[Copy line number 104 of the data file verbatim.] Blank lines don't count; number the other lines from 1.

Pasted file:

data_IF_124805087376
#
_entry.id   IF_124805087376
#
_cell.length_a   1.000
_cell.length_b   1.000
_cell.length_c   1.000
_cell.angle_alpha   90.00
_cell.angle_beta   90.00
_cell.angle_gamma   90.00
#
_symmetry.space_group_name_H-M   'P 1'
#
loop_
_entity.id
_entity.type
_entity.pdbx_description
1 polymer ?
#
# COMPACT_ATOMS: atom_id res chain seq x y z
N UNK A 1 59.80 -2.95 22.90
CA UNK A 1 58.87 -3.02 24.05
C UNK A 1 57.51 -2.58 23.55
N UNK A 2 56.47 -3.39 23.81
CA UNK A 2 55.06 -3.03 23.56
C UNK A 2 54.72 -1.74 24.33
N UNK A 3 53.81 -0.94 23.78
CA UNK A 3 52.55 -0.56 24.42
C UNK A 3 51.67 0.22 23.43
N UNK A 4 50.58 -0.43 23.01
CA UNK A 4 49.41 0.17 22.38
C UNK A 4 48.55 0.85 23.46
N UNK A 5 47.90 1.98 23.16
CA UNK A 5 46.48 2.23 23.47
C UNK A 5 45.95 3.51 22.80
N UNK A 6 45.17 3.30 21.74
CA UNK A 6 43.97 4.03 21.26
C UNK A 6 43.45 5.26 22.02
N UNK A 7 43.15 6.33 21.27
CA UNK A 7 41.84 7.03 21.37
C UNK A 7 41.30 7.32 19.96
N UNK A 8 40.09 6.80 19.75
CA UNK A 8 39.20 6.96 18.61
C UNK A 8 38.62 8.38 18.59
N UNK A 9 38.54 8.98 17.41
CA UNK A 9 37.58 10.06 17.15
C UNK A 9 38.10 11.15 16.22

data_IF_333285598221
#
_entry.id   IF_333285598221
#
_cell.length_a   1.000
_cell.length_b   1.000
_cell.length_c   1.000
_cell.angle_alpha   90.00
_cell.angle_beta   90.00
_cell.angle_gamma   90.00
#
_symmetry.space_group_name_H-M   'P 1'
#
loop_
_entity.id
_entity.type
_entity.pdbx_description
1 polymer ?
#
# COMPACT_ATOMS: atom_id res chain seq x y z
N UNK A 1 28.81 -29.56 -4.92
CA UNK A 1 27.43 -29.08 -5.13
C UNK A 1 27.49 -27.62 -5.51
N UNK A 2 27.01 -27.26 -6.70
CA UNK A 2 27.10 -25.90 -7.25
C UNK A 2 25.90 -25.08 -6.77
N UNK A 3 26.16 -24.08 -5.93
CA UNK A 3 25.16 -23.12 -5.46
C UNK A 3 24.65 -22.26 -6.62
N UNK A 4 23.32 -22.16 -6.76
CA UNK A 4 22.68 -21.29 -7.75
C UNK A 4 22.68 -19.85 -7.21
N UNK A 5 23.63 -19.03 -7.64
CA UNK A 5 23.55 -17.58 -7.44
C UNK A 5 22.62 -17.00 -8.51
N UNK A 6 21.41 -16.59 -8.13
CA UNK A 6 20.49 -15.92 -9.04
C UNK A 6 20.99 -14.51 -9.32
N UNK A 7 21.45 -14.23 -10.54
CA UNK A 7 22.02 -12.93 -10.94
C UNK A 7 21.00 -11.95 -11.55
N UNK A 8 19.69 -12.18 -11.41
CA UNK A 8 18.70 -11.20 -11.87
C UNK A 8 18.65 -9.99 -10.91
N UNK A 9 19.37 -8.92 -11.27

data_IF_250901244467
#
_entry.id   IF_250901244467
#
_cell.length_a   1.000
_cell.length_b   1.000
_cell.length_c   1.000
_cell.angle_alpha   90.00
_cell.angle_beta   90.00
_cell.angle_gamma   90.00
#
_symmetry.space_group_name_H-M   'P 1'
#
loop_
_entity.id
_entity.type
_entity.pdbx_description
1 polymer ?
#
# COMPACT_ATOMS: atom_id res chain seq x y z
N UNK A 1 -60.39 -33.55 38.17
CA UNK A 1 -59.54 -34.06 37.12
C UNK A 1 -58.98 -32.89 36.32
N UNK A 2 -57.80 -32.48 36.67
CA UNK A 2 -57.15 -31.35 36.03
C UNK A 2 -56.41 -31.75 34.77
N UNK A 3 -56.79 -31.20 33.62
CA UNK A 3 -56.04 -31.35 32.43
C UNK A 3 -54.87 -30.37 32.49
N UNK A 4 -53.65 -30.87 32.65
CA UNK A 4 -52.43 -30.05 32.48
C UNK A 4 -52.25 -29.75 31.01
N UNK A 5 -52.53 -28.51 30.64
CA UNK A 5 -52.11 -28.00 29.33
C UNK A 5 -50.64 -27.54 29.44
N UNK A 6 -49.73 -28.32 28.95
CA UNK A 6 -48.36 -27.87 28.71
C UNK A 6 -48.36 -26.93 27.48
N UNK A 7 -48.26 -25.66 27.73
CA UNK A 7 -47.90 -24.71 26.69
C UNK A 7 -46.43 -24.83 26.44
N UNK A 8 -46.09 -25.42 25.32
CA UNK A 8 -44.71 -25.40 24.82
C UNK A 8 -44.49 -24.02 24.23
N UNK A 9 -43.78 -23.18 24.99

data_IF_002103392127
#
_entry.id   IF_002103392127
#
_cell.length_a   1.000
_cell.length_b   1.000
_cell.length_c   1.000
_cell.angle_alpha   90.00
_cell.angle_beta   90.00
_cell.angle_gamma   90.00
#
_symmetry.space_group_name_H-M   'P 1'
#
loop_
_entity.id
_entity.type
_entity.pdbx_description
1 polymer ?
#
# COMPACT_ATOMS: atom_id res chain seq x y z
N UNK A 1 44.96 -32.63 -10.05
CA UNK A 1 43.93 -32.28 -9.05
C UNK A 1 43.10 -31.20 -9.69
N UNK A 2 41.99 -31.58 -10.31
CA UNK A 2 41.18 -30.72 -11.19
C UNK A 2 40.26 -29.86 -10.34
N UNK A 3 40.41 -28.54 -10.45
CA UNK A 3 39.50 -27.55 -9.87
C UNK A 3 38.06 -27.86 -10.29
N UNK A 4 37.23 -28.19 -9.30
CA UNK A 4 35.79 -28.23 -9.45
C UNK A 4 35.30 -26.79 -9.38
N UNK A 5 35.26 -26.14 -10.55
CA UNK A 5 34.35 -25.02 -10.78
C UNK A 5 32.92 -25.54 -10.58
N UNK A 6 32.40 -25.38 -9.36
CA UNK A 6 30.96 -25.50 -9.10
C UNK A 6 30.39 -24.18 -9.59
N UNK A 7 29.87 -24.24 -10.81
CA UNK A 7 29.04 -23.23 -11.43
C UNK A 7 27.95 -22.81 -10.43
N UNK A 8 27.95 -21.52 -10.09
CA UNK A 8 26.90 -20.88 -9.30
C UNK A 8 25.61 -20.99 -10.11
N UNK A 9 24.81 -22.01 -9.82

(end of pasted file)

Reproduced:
_symmetry.space_group_name_H-M   'P 1'